Lack of cycle lanes adds to delivery workers’ woes

Bangalore cycles Top Story

Dug up roads and under-construction lanes spark worries about safety of delivery workers on e-bikes.

Delivery workers using e-bikes in Bangalore are at risk as they are forced to ride through traffic due to incomplete cycle lanes. These lanes were to be built under the Smart Cities Mission, which has been delayed.

A report by Bengaluru Smart City Limited (BSCL),  shows that 36 roads in the city were to be developed by BSCL in collaboration with Bruhat Bengaluru Mahanagara Palike (BBMP), Bengaluru Traffic Police and other local associations, in 2017 and work was to begin in 2019. Construction of cycle lanes was one of the major features of these roads. The project was slated to be completed by the end of May 2020. However, the report said the pandemic and national lockdown delayed the implementation of the project.

There has been a rise in use of e-bikes by delivery executives in the city after the pandemic but construction of cycle lanes is progressing at a slow pace. In the Central Business District (CBD) area, the Directorate of Urban Land Transport (DULT) provided designs for around 10 km of connected network of lanes. Out of this, only 2.5 km has been completed at Raj Bhavan Road, Race Course Road and Planetarium Road, according to Sonal Kulkarni, Senior Urban Transport Planner of DULT.

“I drive on normal roads and not on separate lanes. But, it would be easier if there were separate lanes,” said Sunil Dutt, a Dunzo delivery executive while waiting for orders at Richards Park, Frazer Town. Another executive from Swiggy said that if there is traffic on normal roads, he rides the bike on the footpath which doesn’t have a designated area for e-bikes.

Delivery worker using a Yulu bike in regular traffic.

India’s National Policy on Non-Motorized Transport (NMT) in 2006 promoted the construction of segregated lanes for vehicles moving at different speeds. E-bikes like those of Yulu, move slowly and have a maximum speed of 25 km/h. Such low speed vehicles need cycle lanes as they cannot match the speed of vehicles on normal roads, according to Dathathreya Raju, President of Delivery Boys Welfare Association (DBWA).

Due to low speed of e-bikes and traffic on normal roads, delay in deliveries cause problems for delivery workers said Raju. They have to file a ticket to the company’s call center stating reasons for delay and the employer decides if the reason mentioned on the ticket is valid or not. In most cases, they are considered invalid which could lead to blocking of the worker’s profile from the app, said Raju. He added that delivery companies have started to offer promises for quick deliveries in 15-20 minutes, which pressurizes the delivery executive to reach the destination quicker.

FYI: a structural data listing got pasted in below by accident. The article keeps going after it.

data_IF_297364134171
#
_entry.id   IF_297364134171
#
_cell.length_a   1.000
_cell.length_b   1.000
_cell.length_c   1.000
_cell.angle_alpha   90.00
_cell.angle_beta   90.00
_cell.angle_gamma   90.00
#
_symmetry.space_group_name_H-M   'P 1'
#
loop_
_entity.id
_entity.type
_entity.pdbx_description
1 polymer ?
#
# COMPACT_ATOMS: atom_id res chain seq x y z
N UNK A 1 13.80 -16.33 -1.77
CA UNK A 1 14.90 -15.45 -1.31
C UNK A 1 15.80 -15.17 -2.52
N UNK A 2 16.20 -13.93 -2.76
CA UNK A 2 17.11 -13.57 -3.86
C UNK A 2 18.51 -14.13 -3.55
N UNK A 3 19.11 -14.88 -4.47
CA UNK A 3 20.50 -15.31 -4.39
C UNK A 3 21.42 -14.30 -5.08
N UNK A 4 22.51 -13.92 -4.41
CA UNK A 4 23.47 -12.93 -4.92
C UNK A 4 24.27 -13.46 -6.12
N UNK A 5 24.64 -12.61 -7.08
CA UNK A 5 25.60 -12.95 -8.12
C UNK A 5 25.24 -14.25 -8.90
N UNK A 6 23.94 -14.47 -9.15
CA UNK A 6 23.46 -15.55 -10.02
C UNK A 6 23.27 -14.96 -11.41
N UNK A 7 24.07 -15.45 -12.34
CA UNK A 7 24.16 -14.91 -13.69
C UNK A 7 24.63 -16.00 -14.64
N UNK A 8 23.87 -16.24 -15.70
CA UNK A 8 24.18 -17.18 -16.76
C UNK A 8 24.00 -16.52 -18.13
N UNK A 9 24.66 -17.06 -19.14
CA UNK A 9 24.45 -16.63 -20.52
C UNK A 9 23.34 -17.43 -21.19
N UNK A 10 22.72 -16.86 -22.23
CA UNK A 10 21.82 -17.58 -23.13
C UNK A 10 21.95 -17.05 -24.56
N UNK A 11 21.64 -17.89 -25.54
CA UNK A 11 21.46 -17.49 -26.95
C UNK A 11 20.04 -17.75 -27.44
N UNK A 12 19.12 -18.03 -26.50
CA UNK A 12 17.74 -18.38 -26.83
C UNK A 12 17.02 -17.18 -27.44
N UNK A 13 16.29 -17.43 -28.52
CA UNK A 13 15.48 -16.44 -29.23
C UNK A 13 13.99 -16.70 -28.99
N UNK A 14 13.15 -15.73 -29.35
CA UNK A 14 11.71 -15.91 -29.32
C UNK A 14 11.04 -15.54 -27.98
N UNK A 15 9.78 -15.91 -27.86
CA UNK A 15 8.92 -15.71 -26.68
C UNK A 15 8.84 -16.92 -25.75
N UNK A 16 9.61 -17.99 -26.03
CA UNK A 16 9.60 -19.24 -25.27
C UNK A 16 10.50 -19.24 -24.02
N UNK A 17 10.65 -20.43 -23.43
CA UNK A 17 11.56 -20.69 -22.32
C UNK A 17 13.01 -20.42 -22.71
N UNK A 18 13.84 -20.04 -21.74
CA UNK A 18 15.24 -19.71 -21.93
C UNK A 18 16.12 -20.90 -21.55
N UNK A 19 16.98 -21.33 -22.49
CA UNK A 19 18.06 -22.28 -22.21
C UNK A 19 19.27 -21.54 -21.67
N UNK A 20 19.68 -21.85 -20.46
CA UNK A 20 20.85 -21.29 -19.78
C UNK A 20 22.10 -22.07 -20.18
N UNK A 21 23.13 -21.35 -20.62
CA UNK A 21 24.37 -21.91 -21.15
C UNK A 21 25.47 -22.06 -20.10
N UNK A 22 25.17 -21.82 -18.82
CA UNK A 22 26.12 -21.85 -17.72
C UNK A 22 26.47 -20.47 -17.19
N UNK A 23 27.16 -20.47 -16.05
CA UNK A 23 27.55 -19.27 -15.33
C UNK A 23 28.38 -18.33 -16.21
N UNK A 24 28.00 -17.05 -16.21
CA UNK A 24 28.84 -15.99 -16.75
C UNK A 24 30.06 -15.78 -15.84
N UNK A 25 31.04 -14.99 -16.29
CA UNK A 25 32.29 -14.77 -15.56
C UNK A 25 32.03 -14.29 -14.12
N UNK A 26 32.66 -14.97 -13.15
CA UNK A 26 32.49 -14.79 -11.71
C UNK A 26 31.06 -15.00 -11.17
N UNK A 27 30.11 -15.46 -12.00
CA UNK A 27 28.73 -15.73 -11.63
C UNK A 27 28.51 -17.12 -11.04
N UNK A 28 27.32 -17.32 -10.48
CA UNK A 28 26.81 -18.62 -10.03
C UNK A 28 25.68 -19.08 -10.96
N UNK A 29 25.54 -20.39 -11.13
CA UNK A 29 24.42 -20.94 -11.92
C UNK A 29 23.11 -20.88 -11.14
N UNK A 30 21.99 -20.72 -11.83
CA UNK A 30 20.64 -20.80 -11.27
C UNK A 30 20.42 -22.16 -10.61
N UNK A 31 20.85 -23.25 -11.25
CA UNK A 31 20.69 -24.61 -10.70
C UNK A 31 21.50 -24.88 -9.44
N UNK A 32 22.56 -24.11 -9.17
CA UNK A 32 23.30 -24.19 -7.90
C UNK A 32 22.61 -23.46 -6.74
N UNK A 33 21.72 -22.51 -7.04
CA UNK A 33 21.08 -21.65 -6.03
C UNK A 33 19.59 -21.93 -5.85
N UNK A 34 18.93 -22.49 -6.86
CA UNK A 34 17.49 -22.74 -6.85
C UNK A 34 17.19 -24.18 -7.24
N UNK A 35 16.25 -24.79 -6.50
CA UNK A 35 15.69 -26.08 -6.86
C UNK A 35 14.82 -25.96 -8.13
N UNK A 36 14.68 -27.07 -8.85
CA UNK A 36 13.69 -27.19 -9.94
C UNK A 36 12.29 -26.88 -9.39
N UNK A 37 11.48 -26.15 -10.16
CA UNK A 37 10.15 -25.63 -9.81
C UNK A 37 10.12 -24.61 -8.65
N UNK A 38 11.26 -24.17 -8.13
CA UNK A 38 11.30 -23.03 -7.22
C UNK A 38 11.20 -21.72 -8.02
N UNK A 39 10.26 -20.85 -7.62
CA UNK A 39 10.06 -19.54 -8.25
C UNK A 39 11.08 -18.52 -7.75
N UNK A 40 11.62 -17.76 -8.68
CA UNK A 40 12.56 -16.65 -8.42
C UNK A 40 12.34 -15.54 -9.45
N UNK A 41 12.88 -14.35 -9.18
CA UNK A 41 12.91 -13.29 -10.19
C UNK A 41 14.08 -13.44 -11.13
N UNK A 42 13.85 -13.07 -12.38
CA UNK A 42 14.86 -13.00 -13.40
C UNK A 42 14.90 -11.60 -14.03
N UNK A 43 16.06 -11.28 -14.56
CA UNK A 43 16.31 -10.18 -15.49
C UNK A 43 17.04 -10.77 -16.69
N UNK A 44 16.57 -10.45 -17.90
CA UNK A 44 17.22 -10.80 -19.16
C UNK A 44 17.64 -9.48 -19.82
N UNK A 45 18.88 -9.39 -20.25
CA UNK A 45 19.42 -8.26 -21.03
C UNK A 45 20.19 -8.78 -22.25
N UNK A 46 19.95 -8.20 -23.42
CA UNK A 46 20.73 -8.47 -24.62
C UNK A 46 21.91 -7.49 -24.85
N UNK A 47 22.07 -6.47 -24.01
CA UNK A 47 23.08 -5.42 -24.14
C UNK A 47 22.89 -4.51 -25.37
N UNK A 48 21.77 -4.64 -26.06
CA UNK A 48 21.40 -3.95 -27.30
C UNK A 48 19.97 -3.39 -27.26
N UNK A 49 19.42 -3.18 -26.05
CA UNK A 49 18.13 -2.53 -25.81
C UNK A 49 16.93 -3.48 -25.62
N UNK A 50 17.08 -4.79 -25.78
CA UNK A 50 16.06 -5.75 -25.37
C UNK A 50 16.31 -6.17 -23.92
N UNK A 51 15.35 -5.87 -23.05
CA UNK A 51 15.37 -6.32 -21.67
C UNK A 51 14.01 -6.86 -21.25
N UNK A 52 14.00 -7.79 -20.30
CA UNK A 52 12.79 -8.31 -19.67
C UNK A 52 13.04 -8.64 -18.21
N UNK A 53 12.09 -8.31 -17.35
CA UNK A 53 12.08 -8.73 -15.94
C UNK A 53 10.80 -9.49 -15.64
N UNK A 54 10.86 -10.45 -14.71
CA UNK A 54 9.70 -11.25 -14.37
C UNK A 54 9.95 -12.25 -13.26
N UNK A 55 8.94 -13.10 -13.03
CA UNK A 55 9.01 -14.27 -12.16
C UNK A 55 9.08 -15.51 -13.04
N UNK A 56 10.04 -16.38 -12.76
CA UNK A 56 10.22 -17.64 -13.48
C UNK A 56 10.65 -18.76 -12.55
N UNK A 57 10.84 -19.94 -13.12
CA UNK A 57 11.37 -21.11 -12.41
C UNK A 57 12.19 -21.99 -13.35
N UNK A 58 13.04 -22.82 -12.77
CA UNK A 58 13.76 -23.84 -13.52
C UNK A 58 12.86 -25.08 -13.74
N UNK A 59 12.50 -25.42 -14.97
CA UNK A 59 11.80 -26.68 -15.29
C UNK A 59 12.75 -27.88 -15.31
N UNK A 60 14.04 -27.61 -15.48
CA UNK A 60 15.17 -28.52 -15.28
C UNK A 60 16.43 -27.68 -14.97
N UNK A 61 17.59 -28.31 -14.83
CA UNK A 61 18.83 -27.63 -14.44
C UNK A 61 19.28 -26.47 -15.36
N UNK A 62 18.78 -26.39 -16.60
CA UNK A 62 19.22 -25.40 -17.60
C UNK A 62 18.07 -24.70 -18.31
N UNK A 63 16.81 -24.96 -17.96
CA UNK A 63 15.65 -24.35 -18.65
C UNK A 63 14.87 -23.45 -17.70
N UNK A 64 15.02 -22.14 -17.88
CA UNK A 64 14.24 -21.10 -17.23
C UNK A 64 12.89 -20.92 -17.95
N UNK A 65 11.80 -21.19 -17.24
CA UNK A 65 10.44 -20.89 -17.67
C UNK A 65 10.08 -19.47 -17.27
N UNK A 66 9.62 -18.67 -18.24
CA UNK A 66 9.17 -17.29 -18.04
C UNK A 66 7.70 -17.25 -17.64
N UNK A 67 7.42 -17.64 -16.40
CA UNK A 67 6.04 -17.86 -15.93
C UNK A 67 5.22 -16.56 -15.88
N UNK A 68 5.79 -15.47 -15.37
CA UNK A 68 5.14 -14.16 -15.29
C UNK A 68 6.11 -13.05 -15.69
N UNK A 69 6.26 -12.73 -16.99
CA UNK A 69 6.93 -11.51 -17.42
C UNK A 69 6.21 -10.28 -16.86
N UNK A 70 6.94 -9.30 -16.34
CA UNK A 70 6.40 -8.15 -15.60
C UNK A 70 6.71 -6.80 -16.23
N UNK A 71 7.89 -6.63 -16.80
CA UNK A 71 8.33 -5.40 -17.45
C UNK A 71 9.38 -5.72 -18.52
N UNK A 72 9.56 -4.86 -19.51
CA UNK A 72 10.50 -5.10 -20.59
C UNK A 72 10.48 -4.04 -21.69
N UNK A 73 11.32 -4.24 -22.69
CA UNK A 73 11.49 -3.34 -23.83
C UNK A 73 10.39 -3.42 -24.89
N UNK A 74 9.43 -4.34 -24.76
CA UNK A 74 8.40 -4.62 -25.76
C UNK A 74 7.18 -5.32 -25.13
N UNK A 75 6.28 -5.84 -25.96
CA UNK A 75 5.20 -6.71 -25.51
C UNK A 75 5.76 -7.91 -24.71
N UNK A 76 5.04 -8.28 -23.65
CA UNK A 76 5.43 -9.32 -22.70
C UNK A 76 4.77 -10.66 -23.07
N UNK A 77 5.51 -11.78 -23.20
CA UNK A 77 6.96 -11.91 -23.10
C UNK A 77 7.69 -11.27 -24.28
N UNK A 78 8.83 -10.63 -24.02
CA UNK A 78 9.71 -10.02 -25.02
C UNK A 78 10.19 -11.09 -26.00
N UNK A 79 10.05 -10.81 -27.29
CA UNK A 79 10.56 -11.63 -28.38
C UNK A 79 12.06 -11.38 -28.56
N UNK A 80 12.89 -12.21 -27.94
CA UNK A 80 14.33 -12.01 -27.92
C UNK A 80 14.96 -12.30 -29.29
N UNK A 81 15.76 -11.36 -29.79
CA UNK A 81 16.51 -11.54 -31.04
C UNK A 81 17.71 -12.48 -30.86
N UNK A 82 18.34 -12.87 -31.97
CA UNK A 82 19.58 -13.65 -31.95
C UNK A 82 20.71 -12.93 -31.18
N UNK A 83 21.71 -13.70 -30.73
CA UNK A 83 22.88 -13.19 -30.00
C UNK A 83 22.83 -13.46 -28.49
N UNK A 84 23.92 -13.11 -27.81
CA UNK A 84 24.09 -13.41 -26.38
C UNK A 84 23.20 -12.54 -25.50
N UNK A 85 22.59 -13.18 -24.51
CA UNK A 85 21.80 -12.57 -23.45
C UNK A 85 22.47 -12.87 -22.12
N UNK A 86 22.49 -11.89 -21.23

Additionally, lack of cycle lanes for delivery workers could present a risk of accidents, according to Sathya Sankaran, Bengaluru’s Bicycle Mayor. He said   there is no proper way of regulating the power of e-bikes as they do not come under the Motor Vehicle Act. There is no other legal entity that monitors non-motor vehicles (e-bikes) and the weight of the vehicle, which can cause damage to people if there is an accident. Multiple delivery workers have taken to Twitter to report accidents on such vehicles.

The risk to delivery workers is similar to the risk to pedestrians on the street and the law needs to protect the vulnerable, said Sankaran. He added that the cycle lanes project needs to be enforced on the street.

Meanwhile, on the Outer Ring Road, the DULT had planned 34 km of cycle track, out of which nine km has been completed in all respects, said Kulkarni. Most of the rest of it will be constructed along with the metro, work on which has just begun. Additionally, the DULT plans to assist the introduction of cycling infrastructure to other cities of the state including Kalaburgi, Davangere and Mysore, according to Kulkarni.

Tagged

Leave a Reply

Your email address will not be published. Required fields are marked *